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Volume: 19 Issue: 10 October 2021


Development, Implementation, Evaluation, and Long-Term Outcome of a Program to Increase Student Interest in Anesthesia and Intensive Care Training


Objectives: The increasing need for anesthetists has been coupled with a rising number of open training positions. Thus, there is an increased need to attract future anesthetists among students and graduates from medical universities. Using results from a questionnaire, we designed an information and training program to increase interest in anesthesia and intensive care.
Materials and Methods: With the use of semistructured interviews, medical students were questioned about factors influencing their decision for a speciality. We used the results to design an information and practice program for students and young doctors. This program was held 12 times at different anesthesia departments in different hospitals. Evaluation was obtained through a feedback questionnaire at the end of each sessions and with another questionnaire 2 to 4 years after the program.
Results: Feedback showed positive responses concerning utility for practical work, actuality, and relevance for daily practical work. There was a 22.7% response from participants for the follow-up questionnaire. Of these, 87% stated that interest in anesthesia was increased by the program, and 74% underwent practical training in an anesthesia department. Seventeen participants started a speciality training for anesthesia and intensive care medicine.
Conclusions: The design of this practice-oriented program was effective in eliciting, spreading, and increasing interest and attracting students to a medical specialty.

Key words : Anesthesiology, Human resources, Lack of personnel, Speciality training, Training program


The scope of speciality anesthesia and intensive care medicine has recently considerably changed. Today, the specialty includes not only core competence of treating the patient in the operating room but also, in most countries, postoperative intensive care treatment, emergency medicine and resuscitation, and pain management. In Austria, this development together with the implementation of the European Working Time Directive for Medical Doctors has led to a doubling of the number of anesthetists in the past 20 years.1 However, as prognostic evaluations point out, even this increase is not sufficient to cover the future need for doctors in this speciality. In Europe, this will be further aggravated by the fact that many anesthetists are nearing retirement.

In the Kingdom of Saudi Arabia, the problem is urgent. Anesthesia is regarded as a speciality that requires hard work but provides only small rewards; this specialty has not been able to compete with specialities that allow future doctors better income and the satisfaction of a clinic for managing treatment and following patients throughout their disease course. With the rising importance of anesthesia and intensive care medicine, income levels have increased considerably; however, interest among medical students and graduates remains low. Thus, attracting new students to this specialty will require high efforts in the recruitment of graduates from medical universities so that the supply of specialists for anesthesia and intensive care meet the number required to allow this needed function to continue in the medical system.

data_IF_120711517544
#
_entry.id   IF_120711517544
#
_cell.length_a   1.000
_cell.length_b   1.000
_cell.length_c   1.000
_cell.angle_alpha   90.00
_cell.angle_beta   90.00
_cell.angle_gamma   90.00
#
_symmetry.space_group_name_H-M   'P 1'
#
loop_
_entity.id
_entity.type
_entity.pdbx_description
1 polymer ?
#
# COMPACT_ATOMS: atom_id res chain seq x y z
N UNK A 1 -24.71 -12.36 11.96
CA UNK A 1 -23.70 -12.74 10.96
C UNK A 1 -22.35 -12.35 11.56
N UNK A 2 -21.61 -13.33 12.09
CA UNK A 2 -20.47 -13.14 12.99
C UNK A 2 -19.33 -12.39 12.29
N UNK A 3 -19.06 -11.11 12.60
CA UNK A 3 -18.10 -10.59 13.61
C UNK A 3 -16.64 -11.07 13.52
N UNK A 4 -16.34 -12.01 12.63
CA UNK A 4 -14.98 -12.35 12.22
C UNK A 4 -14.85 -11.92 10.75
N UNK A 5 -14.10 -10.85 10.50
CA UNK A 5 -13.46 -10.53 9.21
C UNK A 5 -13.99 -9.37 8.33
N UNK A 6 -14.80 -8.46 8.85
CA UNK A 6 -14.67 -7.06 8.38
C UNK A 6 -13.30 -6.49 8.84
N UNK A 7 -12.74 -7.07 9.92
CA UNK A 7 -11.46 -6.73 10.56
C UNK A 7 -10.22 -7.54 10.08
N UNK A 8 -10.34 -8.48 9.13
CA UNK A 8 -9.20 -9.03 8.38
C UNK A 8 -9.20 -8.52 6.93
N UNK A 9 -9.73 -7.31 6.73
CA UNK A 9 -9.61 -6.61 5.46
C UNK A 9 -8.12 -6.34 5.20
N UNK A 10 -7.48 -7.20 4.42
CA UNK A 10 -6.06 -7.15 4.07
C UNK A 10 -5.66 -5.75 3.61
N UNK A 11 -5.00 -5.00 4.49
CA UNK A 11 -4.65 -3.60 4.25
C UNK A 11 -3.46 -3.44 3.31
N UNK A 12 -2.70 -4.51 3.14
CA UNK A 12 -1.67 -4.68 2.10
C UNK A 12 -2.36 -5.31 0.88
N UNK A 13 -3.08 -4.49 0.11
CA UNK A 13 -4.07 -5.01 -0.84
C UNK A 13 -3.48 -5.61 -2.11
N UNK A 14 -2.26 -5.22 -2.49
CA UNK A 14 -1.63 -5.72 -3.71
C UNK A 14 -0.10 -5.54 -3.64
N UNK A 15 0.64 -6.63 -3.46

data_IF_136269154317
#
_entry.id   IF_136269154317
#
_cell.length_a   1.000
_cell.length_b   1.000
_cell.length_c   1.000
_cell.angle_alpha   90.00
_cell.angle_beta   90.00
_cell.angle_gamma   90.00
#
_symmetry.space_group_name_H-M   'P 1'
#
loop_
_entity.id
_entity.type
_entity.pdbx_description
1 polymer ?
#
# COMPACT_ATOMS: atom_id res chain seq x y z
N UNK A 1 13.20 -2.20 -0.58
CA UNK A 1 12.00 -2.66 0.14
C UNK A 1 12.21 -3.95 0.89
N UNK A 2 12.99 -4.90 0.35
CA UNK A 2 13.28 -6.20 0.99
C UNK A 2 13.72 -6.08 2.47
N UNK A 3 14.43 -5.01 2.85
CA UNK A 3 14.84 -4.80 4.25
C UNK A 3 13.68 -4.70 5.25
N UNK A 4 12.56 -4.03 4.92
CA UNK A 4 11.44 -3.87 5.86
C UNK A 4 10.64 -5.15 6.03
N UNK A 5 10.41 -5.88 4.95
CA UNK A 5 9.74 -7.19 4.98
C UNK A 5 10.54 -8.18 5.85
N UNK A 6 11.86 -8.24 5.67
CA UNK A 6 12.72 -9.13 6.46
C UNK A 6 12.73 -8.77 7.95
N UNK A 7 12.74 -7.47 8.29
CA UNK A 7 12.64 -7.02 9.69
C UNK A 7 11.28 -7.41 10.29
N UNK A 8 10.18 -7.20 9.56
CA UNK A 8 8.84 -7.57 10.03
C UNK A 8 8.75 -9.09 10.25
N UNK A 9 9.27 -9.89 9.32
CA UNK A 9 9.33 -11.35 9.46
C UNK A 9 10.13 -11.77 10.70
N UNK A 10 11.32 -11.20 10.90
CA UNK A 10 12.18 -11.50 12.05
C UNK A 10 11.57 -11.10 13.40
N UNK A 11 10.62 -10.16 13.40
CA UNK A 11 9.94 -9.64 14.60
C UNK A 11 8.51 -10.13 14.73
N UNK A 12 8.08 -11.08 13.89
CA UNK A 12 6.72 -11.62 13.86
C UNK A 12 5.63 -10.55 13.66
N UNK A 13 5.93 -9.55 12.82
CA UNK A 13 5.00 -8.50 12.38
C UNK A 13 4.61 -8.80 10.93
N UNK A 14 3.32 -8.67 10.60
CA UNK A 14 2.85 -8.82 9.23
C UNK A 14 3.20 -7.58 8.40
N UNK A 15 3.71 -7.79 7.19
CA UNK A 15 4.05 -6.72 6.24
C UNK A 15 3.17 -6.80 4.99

In an effort to study and improve strategies to increase the interest in this speciality, we investigated the following aspects: (1) factors influencing the decision of medical students and graduates for the selection of a speciality; and (2) design and evaluation of a program to increase interest in the speciality of anesthesia and intensive care medicine.

Materials and Methods

This study was conducted in Vienna, Austria, where the biggest medical university of Austria is located. The Vienna Hospital Service allowed and supported the study to take place in one of the hospitals. In Austria, the speciality of anesthesia automatically includes the speciality of intensive care medicine.

In a first step, we evaluated the recognition of the speciality in students and the wishes of students with regard to future working conditions by means of semistructured interviews. We used these results to design a program for the recruitment of young graduates and students. Results from this program were evaluated and compared with results from recent publications to extract common aspects and conditions in the picture of the speciality and to allow an objective communication of the pros and cons of the speciality as well as the development of practical means for the recruitment of anesthetists.